So what did the researchers get out of all this? They don't know yet. “It's our summer project,” says Nakra. Not counting the video and audio, they gathered 4 GB of data, which they now have to sift through. “The first task is to look at the muscle activation of the performers. We expect to see the score realized in that data pretty clearly. We're most curious about heart-rate activity. It was the first time we have collected high-resolution, clean EKG data. We're wondering how the heart rates of the performers and the audience will correlate. Not that they'd beat in sync, but whether they'd move up and down together.
“Then we'll look at the skin response, the excitement level. We expect that the performers' response will be more intense than the audience's, but we don't know for sure. Performers are so used to this and comfortable with it that they might be more casual about it than the audience. And we're looking at delays: The conductor's responses will be a little ahead of the music, the performers will be in the moment, although there is some anticipation there, too, when they prepare to play a phrase, and the audience's will be a little behind. But we want to see how large those delays really are.”
A second experiment is scheduled soon, which will play the recordings from the BSO concert to a similarly wired audience. The main question this experiment hopes to answer is how different, and in what ways, an audience's response to a recording is from an audience present at a live event.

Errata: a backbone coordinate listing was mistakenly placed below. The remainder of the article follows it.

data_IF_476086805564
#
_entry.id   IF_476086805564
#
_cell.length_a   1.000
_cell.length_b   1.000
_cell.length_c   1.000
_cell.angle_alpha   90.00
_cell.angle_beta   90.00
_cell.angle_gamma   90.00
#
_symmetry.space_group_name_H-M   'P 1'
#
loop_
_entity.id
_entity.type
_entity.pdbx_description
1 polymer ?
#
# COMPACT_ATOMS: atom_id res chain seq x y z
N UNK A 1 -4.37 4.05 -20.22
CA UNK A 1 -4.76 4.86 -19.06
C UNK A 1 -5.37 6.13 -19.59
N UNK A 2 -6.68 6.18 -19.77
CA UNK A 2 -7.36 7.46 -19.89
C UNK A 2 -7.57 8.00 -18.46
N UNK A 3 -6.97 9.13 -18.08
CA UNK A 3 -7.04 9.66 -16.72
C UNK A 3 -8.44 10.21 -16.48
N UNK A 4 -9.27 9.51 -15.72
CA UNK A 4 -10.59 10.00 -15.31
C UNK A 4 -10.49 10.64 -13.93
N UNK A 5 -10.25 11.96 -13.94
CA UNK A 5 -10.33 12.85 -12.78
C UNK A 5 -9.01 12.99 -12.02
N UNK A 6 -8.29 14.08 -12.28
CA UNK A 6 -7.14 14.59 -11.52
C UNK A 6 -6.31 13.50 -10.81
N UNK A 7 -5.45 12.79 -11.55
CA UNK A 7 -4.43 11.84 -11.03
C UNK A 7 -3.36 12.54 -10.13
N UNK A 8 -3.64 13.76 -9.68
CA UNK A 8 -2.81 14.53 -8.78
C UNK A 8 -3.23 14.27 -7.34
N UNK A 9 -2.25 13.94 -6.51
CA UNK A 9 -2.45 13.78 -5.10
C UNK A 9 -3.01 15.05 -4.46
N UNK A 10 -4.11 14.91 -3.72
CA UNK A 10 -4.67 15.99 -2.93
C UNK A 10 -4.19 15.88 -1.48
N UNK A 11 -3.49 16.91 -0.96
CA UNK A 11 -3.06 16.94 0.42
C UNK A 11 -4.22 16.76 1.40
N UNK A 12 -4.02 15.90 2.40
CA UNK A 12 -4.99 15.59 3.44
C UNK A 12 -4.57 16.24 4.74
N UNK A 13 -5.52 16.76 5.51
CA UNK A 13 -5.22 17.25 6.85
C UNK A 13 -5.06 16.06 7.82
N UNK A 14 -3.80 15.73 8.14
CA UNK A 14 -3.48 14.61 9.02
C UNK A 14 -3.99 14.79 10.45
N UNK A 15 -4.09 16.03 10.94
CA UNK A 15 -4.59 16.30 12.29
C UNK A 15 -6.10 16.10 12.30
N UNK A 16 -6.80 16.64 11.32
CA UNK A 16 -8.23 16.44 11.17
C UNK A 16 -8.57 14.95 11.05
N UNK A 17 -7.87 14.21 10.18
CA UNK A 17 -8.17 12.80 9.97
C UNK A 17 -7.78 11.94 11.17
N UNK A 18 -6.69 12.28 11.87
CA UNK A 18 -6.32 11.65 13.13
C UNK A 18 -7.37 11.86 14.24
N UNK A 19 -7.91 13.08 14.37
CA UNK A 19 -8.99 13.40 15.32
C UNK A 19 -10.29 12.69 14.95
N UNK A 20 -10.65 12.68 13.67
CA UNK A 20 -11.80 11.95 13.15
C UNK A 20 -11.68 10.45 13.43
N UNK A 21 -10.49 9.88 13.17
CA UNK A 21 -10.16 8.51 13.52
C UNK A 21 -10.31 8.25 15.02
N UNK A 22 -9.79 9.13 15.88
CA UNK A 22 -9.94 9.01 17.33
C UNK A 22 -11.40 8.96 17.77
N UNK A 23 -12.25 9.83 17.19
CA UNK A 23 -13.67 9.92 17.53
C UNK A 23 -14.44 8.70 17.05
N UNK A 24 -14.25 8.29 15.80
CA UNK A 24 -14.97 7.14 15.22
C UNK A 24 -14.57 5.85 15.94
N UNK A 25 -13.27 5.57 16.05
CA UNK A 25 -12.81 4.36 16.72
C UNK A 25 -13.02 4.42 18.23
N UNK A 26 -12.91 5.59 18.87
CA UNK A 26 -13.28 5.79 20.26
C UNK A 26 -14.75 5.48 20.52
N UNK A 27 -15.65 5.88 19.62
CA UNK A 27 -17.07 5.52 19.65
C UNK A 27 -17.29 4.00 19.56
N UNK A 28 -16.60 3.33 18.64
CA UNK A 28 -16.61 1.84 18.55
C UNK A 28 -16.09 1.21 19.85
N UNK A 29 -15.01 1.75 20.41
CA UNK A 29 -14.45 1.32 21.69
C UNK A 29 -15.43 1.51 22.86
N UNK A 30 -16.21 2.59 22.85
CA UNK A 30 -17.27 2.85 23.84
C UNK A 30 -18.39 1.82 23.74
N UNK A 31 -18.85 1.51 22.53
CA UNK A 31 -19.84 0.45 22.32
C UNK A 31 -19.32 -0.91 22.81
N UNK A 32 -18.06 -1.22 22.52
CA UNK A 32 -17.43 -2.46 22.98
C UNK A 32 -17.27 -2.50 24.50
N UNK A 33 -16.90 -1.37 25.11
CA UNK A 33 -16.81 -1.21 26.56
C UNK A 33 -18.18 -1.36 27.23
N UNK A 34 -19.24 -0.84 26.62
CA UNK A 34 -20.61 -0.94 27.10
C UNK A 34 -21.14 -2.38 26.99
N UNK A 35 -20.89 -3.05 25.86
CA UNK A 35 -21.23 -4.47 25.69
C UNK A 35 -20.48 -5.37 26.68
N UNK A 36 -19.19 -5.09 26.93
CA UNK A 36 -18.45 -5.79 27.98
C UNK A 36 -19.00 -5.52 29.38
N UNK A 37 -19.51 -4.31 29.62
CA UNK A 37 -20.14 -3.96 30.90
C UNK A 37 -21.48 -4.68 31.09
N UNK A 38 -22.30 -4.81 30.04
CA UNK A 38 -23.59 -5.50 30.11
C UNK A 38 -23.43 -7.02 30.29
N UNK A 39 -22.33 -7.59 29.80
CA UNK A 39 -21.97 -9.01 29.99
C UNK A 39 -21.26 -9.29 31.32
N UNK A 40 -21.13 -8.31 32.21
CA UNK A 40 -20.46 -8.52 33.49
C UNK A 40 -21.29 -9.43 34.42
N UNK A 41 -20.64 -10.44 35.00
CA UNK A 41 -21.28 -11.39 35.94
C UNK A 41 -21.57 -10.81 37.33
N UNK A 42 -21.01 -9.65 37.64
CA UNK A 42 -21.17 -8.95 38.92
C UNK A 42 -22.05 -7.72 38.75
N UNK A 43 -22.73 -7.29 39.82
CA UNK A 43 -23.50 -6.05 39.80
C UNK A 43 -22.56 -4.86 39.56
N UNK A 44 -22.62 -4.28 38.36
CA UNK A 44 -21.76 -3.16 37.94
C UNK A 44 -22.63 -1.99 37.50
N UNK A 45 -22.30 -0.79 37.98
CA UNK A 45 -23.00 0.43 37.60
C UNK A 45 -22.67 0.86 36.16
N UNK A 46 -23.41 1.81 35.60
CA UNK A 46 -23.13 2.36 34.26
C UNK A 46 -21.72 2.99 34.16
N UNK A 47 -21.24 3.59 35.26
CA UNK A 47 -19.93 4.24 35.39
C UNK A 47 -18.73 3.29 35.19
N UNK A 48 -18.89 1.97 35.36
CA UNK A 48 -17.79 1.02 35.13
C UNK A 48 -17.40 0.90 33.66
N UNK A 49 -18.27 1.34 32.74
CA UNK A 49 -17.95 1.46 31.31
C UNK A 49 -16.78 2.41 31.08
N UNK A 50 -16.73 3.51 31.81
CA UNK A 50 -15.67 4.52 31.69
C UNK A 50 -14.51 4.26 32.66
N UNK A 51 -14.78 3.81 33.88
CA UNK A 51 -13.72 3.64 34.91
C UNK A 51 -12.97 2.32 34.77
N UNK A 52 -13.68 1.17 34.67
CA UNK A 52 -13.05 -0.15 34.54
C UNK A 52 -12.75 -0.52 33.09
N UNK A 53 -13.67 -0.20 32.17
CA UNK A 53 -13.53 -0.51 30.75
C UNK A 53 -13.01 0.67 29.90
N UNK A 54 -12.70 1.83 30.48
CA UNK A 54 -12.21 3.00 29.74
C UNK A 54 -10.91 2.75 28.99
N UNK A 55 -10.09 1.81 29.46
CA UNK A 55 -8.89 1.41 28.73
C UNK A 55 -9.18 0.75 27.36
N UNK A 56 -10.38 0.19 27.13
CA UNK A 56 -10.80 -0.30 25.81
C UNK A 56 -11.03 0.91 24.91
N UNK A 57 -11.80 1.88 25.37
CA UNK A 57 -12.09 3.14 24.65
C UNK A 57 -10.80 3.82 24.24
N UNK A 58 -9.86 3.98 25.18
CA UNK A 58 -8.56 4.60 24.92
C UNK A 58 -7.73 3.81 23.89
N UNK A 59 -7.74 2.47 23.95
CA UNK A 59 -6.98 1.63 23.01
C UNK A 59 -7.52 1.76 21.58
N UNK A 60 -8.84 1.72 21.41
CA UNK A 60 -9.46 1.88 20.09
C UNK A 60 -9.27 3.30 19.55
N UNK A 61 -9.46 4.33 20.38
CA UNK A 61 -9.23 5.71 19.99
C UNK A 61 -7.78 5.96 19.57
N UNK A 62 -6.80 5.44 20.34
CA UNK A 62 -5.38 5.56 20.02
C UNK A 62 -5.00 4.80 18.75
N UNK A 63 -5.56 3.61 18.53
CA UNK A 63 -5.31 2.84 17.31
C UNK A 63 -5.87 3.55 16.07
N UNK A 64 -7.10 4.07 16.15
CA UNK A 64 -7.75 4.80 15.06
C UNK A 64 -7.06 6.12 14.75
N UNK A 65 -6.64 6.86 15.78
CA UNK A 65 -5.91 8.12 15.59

Nakra, Levitin and McAdams know that they're just getting started on this idea of quantifying physiological responses to music, but their work could turn out to be very important to the way people make, hear, record and, dare I say it, sell music. Not that we need any more bean counters determining what music we listen to, but these are scientists and musicians, as well. Besides, as Lockhart said in a television interview just before the concert, “They're measuring something that musicians intuitively have always known is there: the power of music to transport you.” It will be interesting to see what kind of science can be found driving that mode of transportation.
Paul D. Lehrman wrote a satirical article on the practical uses of perfect pitch in 1977. It was never published, but his predictions have all come true.